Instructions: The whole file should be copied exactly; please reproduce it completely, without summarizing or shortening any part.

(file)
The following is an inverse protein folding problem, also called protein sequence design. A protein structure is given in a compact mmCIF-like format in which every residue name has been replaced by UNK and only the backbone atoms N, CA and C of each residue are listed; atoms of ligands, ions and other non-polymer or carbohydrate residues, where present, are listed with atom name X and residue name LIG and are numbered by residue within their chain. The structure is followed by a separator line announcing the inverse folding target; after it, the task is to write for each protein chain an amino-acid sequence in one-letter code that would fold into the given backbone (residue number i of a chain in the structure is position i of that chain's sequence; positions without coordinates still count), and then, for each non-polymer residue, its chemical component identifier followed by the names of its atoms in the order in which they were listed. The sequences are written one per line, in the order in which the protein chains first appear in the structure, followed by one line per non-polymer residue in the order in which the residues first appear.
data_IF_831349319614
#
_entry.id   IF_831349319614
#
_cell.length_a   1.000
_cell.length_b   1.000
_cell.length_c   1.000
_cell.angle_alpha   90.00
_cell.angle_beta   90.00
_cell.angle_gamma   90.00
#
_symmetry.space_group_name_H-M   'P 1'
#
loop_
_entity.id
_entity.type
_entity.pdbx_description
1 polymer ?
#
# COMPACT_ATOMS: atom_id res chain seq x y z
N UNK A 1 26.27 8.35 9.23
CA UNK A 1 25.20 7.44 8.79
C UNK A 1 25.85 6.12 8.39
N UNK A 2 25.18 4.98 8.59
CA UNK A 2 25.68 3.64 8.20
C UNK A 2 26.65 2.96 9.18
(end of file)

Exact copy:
The following is an inverse protein folding problem, also called protein sequence design. A protein structure is given in a compact mmCIF-like format in which every residue name has been replaced by UNK and only the backbone atoms N, CA and C of each residue are listed; atoms of ligands, ions and other non-polymer or carbohydrate residues, where present, are listed with atom name X and residue name LIG and are numbered by residue within their chain. The structure is followed by a separator line announcing the inverse folding target; after it, the task is to write for each protein chain an amino-acid sequence in one-letter code that would fold into the given backbone (residue number i of a chain in the structure is position i of that chain's sequence; positions without coordinates still count), and then, for each non-polymer residue, its chemical component identifier followed by the names of its atoms in the order in which they were listed. The sequences are written one per line, in the order in which the protein chains first appear in the structure, followed by one line per non-polymer residue in the order in which the residues first appear.
data_IF_831349319614
#
_entry.id   IF_831349319614
#
_cell.length_a   1.000
_cell.length_b   1.000
_cell.length_c   1.000
_cell.angle_alpha   90.00
_cell.angle_beta   90.00
_cell.angle_gamma   90.00
#
_symmetry.space_group_name_H-M   'P 1'
#
loop_
_entity.id
_entity.type
_entity.pdbx_description
1 polymer ?
#
# COMPACT_ATOMS: atom_id res chain seq x y z
N UNK A 1 26.27 8.35 9.23
CA UNK A 1 25.20 7.44 8.79
C UNK A 1 25.85 6.12 8.39
N UNK A 2 25.18 4.98 8.59
CA UNK A 2 25.68 3.64 8.20
C UNK A 2 26.65 2.96 9.18